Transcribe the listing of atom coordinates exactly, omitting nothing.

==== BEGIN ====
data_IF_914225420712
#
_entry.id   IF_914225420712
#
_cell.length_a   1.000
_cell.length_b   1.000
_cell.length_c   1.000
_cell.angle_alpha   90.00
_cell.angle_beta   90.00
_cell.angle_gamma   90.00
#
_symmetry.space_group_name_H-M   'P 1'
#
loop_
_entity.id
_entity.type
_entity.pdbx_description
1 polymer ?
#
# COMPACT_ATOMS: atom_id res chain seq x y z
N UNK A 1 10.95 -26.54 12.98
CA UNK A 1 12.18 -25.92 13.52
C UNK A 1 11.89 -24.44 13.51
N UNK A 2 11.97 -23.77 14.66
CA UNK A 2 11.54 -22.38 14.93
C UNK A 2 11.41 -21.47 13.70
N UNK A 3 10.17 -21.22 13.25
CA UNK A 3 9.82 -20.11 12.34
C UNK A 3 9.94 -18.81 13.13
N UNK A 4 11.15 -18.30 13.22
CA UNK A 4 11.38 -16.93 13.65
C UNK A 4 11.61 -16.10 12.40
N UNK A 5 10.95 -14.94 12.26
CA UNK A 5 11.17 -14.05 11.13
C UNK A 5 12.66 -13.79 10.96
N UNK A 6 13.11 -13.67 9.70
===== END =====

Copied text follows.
data_IF_914225420712
#
_entry.id   IF_914225420712
#
_cell.length_a   1.000
_cell.length_b   1.000
_cell.length_c   1.000
_cell.angle_alpha   90.00
_cell.angle_beta   90.00
_cell.angle_gamma   90.00
#
_symmetry.space_group_name_H-M   'P 1'
#
loop_
_entity.id
_entity.type
_entity.pdbx_description
1 polymer ?
#
# COMPACT_ATOMS: atom_id res chain seq x y z
N UNK A 1 10.95 -26.54 12.98
CA UNK A 1 12.18 -25.92 13.52
C UNK A 1 11.89 -24.44 13.51
N UNK A 2 11.97 -23.77 14.66
CA UNK A 2 11.54 -22.38 14.93
C UNK A 2 11.41 -21.47 13.70
N UNK A 3 10.17 -21.22 13.25
CA UNK A 3 9.82 -20.11 12.34
C UNK A 3 9.94 -18.81 13.13
N UNK A 4 11.15 -18.30 13.22
CA UNK A 4 11.38 -16.93 13.65
C UNK A 4 11.61 -16.10 12.40
N UNK A 5 10.95 -14.94 12.26
CA UNK A 5 11.17 -14.05 11.13
C UNK A 5 12.66 -13.79 10.96
N UNK A 6 13.11 -13.67 9.70